Ketamine Clinical Trials
Ketofol vs Dexmedetomidine for Preventing Post-operative Delirium in Elderly Patients Undergoing Intestinal Obstruction Surgeries. A Randomized Controlled Study
To see complete record on clinicaltrials.gov, please visit this link
Organisation Name: Zagazig University
Overal Status: Completed
Start Date: March 12, 2021
Last Update: July 18, 2022
Lead Sponsor: Zagazig University
Brief Summary: Delirium is a cognitive disturbance characterized by acute and fluctuating impairment in attention and awareness. Although its incidence in the general surgical population is 2-3%, it has been reported to occur in up to 10-80% of high-risk patient groups. In addition, the occurrence of postoperative delirium is associated with considerably raised morbidity and mortality and increased healthcare resource expenditure.Conditions
In the general patient population, no prophylactic pharmacologic treatment has shown widespread effectiveness in preventing delirium. Several studies have failed to find a magic pharmacologic bullet for preventing delirium-ketamine, haloperidol, propofol, antipsychotic and benzodiazepine drugs have recently tested without a clear result of its effectiveness.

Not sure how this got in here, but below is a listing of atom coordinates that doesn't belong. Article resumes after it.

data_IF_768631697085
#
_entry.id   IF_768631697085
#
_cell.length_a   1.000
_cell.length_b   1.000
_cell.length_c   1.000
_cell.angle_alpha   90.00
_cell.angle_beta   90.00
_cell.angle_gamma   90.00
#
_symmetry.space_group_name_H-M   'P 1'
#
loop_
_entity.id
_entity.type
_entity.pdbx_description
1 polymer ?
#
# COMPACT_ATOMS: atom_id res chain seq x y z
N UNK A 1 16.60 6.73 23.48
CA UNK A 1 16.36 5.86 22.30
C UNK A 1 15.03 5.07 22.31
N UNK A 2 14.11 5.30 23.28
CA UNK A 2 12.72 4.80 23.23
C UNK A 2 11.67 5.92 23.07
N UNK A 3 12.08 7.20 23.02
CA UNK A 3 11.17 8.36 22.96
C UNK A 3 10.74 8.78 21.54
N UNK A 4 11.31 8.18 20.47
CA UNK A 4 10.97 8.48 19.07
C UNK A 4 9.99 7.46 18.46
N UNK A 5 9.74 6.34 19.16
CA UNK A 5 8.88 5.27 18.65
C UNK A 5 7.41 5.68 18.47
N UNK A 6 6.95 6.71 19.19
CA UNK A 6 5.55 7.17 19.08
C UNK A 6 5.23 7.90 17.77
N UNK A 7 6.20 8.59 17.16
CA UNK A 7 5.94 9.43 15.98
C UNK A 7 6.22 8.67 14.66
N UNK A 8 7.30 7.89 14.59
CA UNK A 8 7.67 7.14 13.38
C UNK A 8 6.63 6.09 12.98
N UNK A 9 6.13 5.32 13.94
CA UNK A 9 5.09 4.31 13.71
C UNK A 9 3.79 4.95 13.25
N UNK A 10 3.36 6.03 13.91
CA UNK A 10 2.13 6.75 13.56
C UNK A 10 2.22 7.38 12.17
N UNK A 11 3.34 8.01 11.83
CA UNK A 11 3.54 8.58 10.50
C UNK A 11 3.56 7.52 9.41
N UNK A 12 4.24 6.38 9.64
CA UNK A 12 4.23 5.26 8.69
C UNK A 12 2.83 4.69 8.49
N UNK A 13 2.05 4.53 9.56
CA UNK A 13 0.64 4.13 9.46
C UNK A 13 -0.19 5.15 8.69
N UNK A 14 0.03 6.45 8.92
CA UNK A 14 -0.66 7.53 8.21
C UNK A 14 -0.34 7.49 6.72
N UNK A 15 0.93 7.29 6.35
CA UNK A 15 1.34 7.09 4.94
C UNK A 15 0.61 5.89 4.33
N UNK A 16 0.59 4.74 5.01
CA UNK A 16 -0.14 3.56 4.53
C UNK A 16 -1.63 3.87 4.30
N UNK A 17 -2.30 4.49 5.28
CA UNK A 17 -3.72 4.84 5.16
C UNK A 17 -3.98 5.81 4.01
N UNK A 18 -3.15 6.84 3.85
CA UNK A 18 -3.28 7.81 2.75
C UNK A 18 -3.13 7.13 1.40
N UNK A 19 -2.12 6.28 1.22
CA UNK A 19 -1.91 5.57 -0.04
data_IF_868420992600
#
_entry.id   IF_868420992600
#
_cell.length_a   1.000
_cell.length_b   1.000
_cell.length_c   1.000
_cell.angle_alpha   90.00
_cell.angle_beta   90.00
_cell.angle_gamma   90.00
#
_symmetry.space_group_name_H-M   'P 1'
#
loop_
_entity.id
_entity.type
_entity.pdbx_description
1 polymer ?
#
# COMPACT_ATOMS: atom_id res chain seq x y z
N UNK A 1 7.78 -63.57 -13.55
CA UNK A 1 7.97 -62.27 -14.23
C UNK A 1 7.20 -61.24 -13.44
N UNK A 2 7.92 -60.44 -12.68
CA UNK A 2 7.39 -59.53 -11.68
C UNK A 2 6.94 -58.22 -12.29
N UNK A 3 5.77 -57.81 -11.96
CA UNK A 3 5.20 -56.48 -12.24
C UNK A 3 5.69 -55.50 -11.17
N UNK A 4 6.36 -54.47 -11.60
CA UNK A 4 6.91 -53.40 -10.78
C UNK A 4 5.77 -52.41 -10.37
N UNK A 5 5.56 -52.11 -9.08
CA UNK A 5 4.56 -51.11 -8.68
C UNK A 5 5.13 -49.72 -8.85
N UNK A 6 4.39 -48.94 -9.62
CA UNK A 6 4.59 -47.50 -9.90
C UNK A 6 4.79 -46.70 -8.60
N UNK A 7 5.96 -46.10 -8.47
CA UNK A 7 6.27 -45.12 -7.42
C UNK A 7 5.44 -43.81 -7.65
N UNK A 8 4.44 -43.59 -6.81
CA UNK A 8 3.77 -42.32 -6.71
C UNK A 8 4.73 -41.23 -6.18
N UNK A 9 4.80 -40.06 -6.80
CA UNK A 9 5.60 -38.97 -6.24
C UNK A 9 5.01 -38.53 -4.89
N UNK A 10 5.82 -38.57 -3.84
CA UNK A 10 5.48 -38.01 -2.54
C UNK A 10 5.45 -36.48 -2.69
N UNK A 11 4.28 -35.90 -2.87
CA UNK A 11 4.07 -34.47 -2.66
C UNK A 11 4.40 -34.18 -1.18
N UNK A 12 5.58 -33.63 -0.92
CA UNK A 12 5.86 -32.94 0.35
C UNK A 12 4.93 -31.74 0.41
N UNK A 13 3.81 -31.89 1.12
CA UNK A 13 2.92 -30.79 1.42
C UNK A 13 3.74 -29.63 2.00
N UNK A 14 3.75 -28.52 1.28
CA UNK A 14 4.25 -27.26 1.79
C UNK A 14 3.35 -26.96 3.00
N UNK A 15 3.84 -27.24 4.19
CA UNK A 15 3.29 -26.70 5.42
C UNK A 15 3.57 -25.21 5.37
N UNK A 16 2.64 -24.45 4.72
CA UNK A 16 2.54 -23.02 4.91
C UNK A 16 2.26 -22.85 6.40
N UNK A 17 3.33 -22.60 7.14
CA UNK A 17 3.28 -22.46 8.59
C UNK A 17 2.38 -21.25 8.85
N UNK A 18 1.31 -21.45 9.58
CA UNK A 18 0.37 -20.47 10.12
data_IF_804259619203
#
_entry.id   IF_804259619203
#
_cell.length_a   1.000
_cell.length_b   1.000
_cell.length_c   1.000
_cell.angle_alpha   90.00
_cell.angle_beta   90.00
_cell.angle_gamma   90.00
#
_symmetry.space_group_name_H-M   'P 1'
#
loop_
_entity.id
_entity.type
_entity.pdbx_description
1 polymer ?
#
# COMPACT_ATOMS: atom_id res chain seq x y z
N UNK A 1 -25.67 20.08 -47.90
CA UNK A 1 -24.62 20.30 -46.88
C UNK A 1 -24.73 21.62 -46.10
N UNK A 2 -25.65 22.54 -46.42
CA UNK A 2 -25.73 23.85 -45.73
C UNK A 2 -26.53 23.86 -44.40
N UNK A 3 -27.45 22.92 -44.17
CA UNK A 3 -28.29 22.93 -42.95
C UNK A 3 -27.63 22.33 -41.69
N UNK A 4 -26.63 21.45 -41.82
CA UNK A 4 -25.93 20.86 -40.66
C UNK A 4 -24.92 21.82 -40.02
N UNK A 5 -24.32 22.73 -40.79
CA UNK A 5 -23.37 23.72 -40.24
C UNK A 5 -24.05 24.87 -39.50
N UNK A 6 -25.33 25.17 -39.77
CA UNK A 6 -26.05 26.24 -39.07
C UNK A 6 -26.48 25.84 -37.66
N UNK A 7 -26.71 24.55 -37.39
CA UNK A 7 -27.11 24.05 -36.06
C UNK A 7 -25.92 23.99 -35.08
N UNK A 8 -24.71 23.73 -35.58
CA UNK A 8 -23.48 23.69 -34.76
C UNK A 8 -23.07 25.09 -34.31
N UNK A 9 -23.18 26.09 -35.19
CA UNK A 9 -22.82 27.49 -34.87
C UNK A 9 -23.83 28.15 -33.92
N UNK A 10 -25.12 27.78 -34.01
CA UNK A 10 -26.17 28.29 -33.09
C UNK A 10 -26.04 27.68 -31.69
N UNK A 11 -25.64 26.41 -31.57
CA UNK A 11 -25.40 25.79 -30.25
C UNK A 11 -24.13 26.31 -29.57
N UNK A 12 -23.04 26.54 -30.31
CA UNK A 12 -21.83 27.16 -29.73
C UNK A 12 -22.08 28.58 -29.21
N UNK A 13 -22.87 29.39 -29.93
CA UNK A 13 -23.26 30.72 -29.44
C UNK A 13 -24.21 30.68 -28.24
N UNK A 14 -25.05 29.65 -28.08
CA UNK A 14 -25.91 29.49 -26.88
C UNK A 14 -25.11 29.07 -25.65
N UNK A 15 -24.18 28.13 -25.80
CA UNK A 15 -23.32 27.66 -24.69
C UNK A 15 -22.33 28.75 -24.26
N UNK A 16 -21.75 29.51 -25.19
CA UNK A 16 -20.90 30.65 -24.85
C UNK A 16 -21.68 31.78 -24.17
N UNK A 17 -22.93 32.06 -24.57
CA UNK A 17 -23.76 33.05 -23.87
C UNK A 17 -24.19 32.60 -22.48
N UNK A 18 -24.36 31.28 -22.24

Dexmedetomidine is an attractive pharmacologic option because of its biological plausibility in modifying several known contributors to delirium.
Up to investigators' knowledge, there is no study done to compare the effect of infusion of dexmedetomidine and ketofol mixture as prophylactic agents for high-risk patients as elderly patients who undergoing high-risk surgery such as intestinal obstruction surgery against postoperative delirium occurrence.
Total execution time in seconds: 0.31852602958679